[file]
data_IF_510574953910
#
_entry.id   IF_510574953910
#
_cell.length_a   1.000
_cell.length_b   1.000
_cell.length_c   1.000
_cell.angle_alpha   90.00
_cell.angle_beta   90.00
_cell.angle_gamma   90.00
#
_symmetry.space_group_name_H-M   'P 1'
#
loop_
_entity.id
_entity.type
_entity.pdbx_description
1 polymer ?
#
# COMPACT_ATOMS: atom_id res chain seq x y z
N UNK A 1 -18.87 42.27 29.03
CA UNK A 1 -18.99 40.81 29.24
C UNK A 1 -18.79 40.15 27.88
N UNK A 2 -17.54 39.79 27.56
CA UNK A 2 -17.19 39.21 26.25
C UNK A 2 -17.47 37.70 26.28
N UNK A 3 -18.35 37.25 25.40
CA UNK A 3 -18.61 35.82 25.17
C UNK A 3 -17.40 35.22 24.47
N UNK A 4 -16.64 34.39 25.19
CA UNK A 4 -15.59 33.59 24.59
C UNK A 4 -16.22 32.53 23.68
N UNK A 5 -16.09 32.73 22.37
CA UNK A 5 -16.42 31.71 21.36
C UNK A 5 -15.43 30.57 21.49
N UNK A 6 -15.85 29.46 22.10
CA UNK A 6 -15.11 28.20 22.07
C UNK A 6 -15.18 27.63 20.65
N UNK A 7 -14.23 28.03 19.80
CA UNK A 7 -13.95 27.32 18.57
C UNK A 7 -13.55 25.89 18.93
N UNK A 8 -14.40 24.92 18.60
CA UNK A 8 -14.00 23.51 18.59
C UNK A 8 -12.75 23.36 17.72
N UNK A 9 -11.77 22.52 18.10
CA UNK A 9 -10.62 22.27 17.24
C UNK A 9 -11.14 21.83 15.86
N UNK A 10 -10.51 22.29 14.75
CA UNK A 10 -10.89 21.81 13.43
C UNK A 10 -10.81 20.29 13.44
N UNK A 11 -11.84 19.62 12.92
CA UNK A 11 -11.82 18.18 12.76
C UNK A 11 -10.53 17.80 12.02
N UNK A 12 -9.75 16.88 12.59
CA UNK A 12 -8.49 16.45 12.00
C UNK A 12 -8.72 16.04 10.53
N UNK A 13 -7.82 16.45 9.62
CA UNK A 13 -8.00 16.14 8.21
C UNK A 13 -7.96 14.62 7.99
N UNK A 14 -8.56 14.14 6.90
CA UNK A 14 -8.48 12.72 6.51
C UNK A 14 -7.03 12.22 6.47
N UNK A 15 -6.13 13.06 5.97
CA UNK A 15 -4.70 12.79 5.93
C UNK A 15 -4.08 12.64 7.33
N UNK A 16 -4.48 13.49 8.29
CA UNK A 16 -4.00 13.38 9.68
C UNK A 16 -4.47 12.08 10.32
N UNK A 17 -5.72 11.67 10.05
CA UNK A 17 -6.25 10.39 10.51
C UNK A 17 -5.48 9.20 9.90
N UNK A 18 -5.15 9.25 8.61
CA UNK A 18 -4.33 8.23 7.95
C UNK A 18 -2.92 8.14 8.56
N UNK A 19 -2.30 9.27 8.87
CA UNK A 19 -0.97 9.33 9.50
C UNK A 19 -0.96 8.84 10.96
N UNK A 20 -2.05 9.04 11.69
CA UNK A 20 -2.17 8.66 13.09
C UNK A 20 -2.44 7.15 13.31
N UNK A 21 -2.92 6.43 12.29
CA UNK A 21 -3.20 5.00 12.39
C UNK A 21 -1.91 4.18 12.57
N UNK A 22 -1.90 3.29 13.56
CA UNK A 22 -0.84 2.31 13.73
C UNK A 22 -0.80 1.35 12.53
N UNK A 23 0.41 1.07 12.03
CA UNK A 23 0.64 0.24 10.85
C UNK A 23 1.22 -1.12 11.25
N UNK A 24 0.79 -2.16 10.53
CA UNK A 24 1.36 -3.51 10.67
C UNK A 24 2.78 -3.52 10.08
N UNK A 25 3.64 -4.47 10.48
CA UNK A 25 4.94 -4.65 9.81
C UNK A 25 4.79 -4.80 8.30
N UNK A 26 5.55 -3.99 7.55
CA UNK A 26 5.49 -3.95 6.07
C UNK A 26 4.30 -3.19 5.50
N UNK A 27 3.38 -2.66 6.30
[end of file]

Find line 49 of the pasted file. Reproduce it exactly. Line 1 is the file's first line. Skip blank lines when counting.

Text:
CA UNK A 10 -10.89 21.81 13.43